Gay-Marriage Ban Faces Loss in Early Vote
By CARL HULSE
Published: July 14, 2004
WASHINGTON, July 13 - Senate Republican leaders face defeat in their
push to add an amendment prohibiting same-sex marriage to the
Constitution, with opponents expressing confidence that they will easily
muster the votes Wednesday to either block the proposal's consideration
or defeat it outright.
The Senate majority leader, Bill Frist, acknowledged as much on Tuesday
as senators spent a third day offering their views on an issue that has
become a prominent feature of the election-year landscape. He said the
Senate action would be far from the last word.
"This is the start," Dr. Frist said. "And it's not going to be over
tomorrow. We'll be back in the future."
Both Republican and Democratic lawmakers said backers of the amendment,
which has the strong support of President Bush, were struggling to line
up even a simple majority of 51 senators on their side. They need at
least 60 votes to cut off debate and 67 votes to approve the amendment.
Democrats said the looming defeat proved their chief point that
Republicans were cynically pushing a proposal they knew could not pass
in an effort to create an election-year division to motivate
conservative voters and draw a contrast with Democrats.
"Why, in this election year, are we debating an amendment to the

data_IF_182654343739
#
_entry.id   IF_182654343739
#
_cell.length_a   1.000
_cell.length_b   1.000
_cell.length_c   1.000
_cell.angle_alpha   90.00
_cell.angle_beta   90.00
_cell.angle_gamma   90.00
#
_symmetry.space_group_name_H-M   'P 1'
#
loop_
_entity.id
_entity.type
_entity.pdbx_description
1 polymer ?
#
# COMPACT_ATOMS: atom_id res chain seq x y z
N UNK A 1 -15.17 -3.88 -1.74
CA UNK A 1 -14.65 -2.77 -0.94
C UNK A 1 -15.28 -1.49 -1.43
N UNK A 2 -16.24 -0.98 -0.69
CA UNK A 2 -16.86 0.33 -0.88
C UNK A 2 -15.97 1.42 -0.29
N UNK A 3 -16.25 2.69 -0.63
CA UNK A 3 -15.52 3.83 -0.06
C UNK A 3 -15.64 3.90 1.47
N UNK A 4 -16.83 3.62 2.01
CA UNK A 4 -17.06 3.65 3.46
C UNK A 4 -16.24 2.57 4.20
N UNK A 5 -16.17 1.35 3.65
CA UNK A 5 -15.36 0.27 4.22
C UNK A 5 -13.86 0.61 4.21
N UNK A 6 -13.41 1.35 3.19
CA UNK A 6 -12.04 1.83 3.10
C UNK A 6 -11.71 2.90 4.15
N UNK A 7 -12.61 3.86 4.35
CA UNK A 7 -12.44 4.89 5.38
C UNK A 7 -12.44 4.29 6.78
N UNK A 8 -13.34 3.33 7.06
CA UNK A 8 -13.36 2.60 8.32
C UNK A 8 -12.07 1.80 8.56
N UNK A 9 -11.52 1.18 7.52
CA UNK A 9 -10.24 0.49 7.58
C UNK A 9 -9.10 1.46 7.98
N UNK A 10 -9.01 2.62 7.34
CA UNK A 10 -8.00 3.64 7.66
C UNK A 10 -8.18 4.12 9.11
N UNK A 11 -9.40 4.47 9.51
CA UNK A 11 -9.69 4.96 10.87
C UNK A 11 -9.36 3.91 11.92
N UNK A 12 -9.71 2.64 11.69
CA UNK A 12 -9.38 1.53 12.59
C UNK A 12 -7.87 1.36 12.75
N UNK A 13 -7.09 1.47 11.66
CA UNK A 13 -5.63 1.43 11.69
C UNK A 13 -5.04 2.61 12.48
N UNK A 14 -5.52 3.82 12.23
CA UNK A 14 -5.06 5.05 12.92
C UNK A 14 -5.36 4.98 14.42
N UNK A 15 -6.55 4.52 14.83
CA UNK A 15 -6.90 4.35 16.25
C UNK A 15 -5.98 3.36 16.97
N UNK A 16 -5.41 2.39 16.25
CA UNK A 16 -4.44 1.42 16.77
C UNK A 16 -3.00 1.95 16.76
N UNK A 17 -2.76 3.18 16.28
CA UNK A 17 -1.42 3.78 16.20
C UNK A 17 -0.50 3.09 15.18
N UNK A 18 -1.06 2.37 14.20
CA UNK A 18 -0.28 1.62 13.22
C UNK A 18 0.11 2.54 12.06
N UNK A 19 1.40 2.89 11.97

Constitution designed to restrict the rights of gay Americans?" asked
Senator Frank R. Lautenberg, Democrat of New Jersey. "It's clearly not a
legitimate legislative debate, as there are nowhere near enough votes to
pass this amendment."
Republican sponsors said they were driven to pursue the amendment by a
court decision that allowed same-sex marriage in Massachusetts, a
development they said could spread throughout the nation and undermine
traditional marriage. The lawmakers also sought to counter the criticism
that they were promoting discrimination, saying they were motivated by a
desire to preserve a traditional family environment for children.
"You can say I'm a hater," said Senator Rick Santorum, Republican of
Pennsylvania and a leading proponent of the amendment. "But I would
argue I'm a lover. I'm a lover of traditional families and children who
deserve the right to have a mother and father."
While most Democrats were opposing the amendment as unnecessary given an
existing federal law defining marriage as the union of a man and a
woman, and permitting states to refuse recognition of same-sex marriages
that take place in other states, Republicans were divided.
Some said they would buck their leadership and join Democrats in
opposing the effort to cut off debate, effectively killing the amendment
for the year. Others, like Senator John W. Warner, Republican of
Virginia, said they would join Republican leaders in trying to overcome
the procedural hurdle but were opposed to the amendment because it could
be interpreted to prevent state-sanctioned civil unions.
Senator Edward M. Kennedy, Democrat of Massachusetts, said the split
resulted partly from the fact that the Judiciary Committee was bypassed
to bring the proposal directly to the floor.
"Trying to write discrimination into the Constitution is bad enough," he
said. "But throwing the Senate's rules out the window and proceeding
with a discriminatory amendment that the majority of Americans don't
want and a majority of senators don't support - solely for the purpose
of trying to score points in a presidential election campaign - demeans
this institution and all who have served in it."